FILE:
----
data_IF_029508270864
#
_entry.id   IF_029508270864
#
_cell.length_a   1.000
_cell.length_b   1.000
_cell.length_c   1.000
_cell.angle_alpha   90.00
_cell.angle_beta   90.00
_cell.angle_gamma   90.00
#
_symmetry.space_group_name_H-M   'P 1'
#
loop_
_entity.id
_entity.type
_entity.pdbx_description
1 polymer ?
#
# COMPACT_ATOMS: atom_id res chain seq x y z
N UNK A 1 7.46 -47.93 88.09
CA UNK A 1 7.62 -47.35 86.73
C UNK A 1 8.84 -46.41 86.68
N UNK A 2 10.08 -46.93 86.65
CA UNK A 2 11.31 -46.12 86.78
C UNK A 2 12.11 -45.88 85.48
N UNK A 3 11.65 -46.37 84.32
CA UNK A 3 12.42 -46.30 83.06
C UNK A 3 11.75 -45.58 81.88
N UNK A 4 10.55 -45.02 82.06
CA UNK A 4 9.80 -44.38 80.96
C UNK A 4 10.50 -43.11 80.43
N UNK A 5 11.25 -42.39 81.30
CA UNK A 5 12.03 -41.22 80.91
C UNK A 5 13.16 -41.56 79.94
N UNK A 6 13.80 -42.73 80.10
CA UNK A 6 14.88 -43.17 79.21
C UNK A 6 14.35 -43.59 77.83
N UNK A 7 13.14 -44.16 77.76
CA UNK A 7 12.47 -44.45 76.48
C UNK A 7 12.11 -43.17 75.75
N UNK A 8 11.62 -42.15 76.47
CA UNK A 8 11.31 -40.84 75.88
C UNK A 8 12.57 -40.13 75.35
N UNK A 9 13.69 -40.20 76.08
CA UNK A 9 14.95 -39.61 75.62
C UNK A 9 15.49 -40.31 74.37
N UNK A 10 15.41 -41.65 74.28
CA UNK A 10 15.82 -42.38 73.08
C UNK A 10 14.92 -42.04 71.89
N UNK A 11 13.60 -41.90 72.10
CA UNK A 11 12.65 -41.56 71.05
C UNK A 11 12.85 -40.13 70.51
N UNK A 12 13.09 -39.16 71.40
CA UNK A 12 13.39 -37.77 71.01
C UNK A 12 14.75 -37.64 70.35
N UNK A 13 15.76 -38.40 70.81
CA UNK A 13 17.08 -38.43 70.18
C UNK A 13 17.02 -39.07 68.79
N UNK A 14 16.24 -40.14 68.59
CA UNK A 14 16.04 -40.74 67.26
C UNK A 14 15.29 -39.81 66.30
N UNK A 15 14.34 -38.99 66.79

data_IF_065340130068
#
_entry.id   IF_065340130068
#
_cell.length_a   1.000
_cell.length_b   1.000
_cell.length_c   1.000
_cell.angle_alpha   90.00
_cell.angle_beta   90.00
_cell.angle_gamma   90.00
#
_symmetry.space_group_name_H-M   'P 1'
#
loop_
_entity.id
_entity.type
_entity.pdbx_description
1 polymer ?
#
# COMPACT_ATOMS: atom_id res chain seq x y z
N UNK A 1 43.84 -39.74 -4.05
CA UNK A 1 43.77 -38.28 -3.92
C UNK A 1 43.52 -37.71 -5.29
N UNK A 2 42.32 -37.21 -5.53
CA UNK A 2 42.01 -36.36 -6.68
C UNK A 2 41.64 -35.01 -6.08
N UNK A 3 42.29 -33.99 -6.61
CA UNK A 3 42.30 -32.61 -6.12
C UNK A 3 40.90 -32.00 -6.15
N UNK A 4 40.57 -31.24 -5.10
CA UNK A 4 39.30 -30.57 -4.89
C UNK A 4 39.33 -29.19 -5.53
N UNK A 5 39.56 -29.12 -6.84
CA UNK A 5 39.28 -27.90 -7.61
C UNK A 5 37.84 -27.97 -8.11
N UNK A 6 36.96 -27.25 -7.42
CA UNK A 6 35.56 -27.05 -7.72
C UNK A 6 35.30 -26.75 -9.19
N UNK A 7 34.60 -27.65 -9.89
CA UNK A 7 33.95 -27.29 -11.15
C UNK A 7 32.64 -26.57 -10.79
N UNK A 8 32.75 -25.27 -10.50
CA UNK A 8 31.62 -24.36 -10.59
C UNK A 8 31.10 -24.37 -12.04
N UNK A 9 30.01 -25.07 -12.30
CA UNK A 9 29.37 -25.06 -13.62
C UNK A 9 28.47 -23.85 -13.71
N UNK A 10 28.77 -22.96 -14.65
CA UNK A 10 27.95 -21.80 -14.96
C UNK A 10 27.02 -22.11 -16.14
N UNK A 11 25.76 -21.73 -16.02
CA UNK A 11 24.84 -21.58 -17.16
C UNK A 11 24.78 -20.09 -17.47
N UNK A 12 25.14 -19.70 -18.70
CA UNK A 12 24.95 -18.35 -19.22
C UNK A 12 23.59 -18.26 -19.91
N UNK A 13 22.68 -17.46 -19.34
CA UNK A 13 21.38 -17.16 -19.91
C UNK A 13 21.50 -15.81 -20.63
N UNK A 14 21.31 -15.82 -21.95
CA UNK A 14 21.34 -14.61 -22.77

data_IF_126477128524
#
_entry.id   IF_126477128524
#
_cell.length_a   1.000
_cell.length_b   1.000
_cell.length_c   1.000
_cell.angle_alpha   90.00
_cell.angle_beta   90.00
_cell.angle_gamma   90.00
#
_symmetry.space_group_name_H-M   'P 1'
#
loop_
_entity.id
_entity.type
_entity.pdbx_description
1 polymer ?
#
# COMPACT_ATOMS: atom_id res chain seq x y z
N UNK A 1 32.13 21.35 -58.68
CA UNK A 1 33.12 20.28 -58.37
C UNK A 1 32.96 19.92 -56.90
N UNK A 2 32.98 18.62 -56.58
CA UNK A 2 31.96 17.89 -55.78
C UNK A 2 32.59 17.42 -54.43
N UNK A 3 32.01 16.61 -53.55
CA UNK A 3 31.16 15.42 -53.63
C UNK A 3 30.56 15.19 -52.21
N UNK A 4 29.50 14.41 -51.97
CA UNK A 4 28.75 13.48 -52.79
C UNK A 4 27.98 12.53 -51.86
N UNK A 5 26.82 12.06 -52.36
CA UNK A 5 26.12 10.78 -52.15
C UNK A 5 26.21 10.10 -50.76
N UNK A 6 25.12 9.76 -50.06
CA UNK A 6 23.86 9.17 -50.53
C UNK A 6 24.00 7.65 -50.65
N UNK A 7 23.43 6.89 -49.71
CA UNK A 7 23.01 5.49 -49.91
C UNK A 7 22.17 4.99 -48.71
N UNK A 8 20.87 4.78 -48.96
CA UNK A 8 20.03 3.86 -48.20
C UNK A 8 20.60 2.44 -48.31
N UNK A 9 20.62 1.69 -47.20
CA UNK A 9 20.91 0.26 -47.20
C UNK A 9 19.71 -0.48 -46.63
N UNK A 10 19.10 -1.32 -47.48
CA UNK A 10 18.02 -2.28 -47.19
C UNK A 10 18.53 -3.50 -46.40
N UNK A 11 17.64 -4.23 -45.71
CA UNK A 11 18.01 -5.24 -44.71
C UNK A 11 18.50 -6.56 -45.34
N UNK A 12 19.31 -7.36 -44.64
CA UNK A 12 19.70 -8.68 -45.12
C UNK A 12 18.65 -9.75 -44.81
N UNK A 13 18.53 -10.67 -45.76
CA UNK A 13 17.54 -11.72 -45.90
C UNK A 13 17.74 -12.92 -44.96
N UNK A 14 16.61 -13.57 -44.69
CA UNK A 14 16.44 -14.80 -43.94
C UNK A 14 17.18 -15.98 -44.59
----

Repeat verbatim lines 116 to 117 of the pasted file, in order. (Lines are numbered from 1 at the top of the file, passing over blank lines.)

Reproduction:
C UNK A 11 24.78 -20.09 -17.47
N UNK A 12 25.14 -19.70 -18.70